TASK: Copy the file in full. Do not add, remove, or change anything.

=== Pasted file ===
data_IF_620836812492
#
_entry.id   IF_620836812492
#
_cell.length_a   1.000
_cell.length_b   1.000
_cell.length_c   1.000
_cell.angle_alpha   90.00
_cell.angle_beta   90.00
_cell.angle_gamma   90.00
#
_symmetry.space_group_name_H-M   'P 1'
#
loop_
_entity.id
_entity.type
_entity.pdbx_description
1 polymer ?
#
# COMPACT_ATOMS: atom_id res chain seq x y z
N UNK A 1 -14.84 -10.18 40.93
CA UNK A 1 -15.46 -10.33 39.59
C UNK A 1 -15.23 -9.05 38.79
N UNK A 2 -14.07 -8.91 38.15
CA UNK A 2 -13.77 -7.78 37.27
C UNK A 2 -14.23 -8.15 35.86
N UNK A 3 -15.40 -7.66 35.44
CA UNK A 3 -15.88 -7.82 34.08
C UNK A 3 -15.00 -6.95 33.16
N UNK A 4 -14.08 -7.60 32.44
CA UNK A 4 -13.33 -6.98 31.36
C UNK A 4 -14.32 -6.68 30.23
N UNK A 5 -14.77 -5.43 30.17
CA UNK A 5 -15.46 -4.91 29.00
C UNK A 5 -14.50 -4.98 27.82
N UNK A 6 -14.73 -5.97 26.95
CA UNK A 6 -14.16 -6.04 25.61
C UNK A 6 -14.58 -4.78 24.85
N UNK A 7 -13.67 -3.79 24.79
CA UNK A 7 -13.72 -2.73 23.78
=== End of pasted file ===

data_IF_620836812492
#
_entry.id   IF_620836812492
#
_cell.length_a   1.000
_cell.length_b   1.000
_cell.length_c   1.000
_cell.angle_alpha   90.00
_cell.angle_beta   90.00
_cell.angle_gamma   90.00
#
_symmetry.space_group_name_H-M   'P 1'
#
loop_
_entity.id
_entity.type
_entity.pdbx_description
1 polymer ?
#
# COMPACT_ATOMS: atom_id res chain seq x y z
N UNK A 1 -14.84 -10.18 40.93
CA UNK A 1 -15.46 -10.33 39.59
C UNK A 1 -15.23 -9.05 38.79
N UNK A 2 -14.07 -8.91 38.15
CA UNK A 2 -13.77 -7.78 37.27
C UNK A 2 -14.23 -8.15 35.86
N UNK A 3 -15.40 -7.66 35.44
CA UNK A 3 -15.88 -7.82 34.08
C UNK A 3 -15.00 -6.95 33.16
N UNK A 4 -14.08 -7.60 32.44
CA UNK A 4 -13.33 -6.98 31.36
C UNK A 4 -14.32 -6.68 30.23
N UNK A 5 -14.77 -5.43 30.17
CA UNK A 5 -15.46 -4.91 29.00
C UNK A 5 -14.50 -4.98 27.82
N UNK A 6 -14.73 -5.97 26.95
CA UNK A 6 -14.16 -6.04 25.61
C UNK A 6 -14.58 -4.78 24.85
N UNK A 7 -13.67 -3.79 24.79
CA UNK A 7 -13.72 -2.73 23.78